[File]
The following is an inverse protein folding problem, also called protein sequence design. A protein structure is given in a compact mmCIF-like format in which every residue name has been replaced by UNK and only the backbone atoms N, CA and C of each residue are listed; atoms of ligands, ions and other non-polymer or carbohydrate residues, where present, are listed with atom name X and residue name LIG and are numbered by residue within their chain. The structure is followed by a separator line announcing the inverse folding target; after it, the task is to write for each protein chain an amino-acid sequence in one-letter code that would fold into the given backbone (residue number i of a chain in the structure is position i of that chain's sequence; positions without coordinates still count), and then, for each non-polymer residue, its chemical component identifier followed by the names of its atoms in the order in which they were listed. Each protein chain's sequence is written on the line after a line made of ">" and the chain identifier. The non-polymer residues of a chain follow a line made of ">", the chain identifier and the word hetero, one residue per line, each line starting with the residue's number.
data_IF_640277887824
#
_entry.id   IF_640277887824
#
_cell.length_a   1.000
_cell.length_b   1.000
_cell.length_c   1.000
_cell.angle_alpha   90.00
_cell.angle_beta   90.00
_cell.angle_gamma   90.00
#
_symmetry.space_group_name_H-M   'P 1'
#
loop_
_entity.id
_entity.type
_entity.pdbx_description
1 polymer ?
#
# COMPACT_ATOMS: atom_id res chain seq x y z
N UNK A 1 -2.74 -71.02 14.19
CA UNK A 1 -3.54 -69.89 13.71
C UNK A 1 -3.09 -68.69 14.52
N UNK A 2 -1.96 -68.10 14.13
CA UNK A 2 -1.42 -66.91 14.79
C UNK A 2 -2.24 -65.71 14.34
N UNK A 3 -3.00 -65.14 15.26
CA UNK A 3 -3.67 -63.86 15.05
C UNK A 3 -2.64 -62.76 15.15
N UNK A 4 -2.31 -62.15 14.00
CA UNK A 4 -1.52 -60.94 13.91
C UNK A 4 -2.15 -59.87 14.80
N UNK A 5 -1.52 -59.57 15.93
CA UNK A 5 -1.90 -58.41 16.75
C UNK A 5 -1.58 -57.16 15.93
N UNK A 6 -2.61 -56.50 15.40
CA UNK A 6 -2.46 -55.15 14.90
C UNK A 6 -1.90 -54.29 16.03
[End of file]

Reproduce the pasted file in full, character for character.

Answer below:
The following is an inverse protein folding problem, also called protein sequence design. A protein structure is given in a compact mmCIF-like format in which every residue name has been replaced by UNK and only the backbone atoms N, CA and C of each residue are listed; atoms of ligands, ions and other non-polymer or carbohydrate residues, where present, are listed with atom name X and residue name LIG and are numbered by residue within their chain. The structure is followed by a separator line announcing the inverse folding target; after it, the task is to write for each protein chain an amino-acid sequence in one-letter code that would fold into the given backbone (residue number i of a chain in the structure is position i of that chain's sequence; positions without coordinates still count), and then, for each non-polymer residue, its chemical component identifier followed by the names of its atoms in the order in which they were listed. Each protein chain's sequence is written on the line after a line made of ">" and the chain identifier. The non-polymer residues of a chain follow a line made of ">", the chain identifier and the word hetero, one residue per line, each line starting with the residue's number.
data_IF_640277887824
#
_entry.id   IF_640277887824
#
_cell.length_a   1.000
_cell.length_b   1.000
_cell.length_c   1.000
_cell.angle_alpha   90.00
_cell.angle_beta   90.00
_cell.angle_gamma   90.00
#
_symmetry.space_group_name_H-M   'P 1'
#
loop_
_entity.id
_entity.type
_entity.pdbx_description
1 polymer ?
#
# COMPACT_ATOMS: atom_id res chain seq x y z
N UNK A 1 -2.74 -71.02 14.19
CA UNK A 1 -3.54 -69.89 13.71
C UNK A 1 -3.09 -68.69 14.52
N UNK A 2 -1.96 -68.10 14.13
CA UNK A 2 -1.42 -66.91 14.79
C UNK A 2 -2.24 -65.71 14.34
N UNK A 3 -3.00 -65.14 15.26
CA UNK A 3 -3.67 -63.86 15.05
C UNK A 3 -2.64 -62.76 15.15
N UNK A 4 -2.31 -62.15 14.00
CA UNK A 4 -1.52 -60.94 13.91
C UNK A 4 -2.15 -59.87 14.80
N UNK A 5 -1.52 -59.57 15.93
CA UNK A 5 -1.90 -58.41 16.75
C UNK A 5 -1.58 -57.16 15.93
N UNK A 6 -2.61 -56.50 15.40
CA UNK A 6 -2.46 -55.15 14.90
C UNK A 6 -1.90 -54.29 16.03